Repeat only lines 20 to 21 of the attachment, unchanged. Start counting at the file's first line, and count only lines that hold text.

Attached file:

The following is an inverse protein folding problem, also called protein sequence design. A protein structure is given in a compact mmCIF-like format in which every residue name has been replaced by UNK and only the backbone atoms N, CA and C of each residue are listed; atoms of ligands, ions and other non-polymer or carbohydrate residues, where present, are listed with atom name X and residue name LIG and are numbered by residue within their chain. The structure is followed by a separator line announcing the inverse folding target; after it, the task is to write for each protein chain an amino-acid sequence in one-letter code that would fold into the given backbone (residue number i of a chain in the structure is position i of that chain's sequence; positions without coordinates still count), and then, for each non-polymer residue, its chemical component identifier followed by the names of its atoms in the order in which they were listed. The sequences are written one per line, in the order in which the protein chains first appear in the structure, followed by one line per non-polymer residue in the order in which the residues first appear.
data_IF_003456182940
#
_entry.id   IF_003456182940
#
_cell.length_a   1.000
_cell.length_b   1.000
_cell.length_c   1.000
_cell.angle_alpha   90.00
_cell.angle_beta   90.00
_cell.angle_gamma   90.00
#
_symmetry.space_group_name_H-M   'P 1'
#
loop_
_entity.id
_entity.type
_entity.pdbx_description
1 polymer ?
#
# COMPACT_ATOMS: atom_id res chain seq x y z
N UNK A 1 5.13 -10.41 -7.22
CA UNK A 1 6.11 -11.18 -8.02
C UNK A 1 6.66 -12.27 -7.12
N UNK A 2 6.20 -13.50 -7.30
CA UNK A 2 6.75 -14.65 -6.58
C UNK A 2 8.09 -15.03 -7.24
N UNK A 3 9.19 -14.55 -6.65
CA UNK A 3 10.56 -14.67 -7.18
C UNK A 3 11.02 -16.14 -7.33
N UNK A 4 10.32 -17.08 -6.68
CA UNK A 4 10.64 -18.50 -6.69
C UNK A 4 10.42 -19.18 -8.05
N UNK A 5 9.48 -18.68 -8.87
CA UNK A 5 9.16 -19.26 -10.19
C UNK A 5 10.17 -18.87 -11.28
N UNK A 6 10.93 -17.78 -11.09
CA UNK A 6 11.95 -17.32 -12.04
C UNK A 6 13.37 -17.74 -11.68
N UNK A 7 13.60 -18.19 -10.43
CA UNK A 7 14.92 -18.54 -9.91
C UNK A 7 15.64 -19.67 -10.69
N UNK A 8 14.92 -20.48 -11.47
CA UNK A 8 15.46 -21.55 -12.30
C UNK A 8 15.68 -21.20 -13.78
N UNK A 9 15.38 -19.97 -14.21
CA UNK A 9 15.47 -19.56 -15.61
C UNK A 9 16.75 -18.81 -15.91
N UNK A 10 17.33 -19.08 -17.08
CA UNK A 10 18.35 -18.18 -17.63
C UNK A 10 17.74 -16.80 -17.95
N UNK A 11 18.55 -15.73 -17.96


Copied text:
#
# COMPACT_ATOMS: atom_id res chain seq x y z